Looking ahead to 2015, the phrase “guardedly optimistic” about sums up the feeling of the distribution brethren. “We see [the market] vacillating between demand growing at a moderate rate and fearing that the growth rate may decelerate,” Zwicker said. “We hope for a moderate growth rate of 3% or 4%.”
The leading distributors are also at the forefront in investing in the latest technology, from employing iPads and iPhones to make sales people more efficient to submitting trucking logs electronically to keep costs down and avoid unnecessary hiring.
“Technology is something we look at constantly,” said Bob Eady, senior vice president of sales and marketing at T&L in Houston. “There is also a cost to technology. You have needs and you have wants, and you have to ask yourself, ‘Is it something we need or just something we want?’”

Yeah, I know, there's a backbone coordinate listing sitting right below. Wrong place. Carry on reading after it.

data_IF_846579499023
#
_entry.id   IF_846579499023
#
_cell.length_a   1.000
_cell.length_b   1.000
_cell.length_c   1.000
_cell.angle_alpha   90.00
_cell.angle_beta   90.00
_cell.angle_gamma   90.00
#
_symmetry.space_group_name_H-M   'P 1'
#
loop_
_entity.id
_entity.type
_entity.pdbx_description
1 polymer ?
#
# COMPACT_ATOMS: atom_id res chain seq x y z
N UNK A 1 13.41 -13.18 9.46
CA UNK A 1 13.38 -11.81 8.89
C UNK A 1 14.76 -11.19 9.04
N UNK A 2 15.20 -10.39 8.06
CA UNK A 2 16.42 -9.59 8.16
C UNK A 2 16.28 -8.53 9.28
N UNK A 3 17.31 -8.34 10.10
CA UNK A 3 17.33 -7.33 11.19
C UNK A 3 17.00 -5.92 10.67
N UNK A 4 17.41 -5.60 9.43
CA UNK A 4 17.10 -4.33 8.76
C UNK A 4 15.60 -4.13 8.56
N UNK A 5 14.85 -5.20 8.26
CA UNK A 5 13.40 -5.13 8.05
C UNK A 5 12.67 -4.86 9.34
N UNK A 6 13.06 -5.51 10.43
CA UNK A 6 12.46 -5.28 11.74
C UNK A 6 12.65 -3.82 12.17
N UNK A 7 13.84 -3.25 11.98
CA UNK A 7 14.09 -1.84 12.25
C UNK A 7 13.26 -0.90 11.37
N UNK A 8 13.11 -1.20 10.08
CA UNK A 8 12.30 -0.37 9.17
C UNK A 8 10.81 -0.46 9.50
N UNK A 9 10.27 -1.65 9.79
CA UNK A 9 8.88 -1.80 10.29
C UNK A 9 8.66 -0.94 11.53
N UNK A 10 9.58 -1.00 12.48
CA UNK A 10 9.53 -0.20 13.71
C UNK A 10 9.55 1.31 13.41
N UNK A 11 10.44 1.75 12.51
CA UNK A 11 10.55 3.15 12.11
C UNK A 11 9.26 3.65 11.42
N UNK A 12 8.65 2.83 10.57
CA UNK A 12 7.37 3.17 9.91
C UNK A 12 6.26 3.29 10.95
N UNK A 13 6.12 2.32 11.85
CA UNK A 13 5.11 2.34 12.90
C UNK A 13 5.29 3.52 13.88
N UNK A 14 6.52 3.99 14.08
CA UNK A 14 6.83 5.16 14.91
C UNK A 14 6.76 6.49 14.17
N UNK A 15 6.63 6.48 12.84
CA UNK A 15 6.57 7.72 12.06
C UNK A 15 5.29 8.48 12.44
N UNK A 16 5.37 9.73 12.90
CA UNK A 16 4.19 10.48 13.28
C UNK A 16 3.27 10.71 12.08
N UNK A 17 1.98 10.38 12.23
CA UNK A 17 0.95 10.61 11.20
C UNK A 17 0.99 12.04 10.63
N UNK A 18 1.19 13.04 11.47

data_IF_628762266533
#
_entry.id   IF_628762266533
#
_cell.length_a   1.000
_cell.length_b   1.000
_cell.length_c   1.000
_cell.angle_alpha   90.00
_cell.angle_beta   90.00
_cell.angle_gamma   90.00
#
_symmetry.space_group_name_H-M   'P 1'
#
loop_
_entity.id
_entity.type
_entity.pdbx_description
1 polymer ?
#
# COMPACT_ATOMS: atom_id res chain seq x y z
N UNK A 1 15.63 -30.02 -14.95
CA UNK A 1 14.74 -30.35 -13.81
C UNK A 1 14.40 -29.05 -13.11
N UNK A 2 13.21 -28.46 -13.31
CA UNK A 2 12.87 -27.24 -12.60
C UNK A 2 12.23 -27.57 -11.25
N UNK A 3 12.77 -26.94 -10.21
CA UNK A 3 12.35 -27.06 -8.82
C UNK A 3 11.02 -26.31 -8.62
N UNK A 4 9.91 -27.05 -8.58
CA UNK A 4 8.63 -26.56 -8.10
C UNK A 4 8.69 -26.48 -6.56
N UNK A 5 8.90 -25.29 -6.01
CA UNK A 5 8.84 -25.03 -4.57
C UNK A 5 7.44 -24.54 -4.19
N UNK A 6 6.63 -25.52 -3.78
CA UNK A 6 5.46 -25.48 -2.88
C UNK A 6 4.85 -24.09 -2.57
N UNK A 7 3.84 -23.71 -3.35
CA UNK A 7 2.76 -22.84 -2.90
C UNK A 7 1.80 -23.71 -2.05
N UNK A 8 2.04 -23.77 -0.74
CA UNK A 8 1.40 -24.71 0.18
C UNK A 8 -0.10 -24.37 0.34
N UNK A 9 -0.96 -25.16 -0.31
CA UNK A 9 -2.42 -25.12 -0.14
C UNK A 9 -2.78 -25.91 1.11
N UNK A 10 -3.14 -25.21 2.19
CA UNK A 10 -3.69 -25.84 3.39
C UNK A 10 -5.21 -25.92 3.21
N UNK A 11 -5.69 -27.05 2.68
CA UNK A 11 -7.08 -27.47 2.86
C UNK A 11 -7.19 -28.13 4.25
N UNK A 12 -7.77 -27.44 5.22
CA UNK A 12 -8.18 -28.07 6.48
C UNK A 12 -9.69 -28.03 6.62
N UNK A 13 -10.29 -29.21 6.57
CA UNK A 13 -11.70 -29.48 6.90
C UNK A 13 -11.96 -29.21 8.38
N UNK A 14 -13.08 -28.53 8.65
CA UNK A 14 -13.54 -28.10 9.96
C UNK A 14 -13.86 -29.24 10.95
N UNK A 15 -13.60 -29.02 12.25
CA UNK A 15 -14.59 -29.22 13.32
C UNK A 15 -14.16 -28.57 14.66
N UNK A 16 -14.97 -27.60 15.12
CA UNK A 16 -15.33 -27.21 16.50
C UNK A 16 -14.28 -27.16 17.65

Increasingly, however, committing to technology is becoming critically important for distributors. “With what other industries are doing, and with the technology that’s available, it’s inexcusable not to invest and develop this within our own companies regardless of where we are in the chain—manufacturing, distribution, or retail,” said Jeff Jaeckle, president of Jaeckle Distributors in Madison, Wis.
“Besides the basics which many companies have had for a while now—warehouse bar coding, CRM, going more digital in the field, etc.—the biggest investment we’ve made in the last couple of years is with analytics which gives us greater insight into our business, markets, products and activities. It enables us to make better decisions on a whole range of things, which positively affect our company and customers. And there is so much more we can do with analytics; we’re really just scratching the surface. Needless to say, our technology budget is significantly higher today than it’s ever been in the past.”
Indeed, investing in the right technology, distributors say, allows them to potentially cover more customers, sell more product, and lower costs at the same time.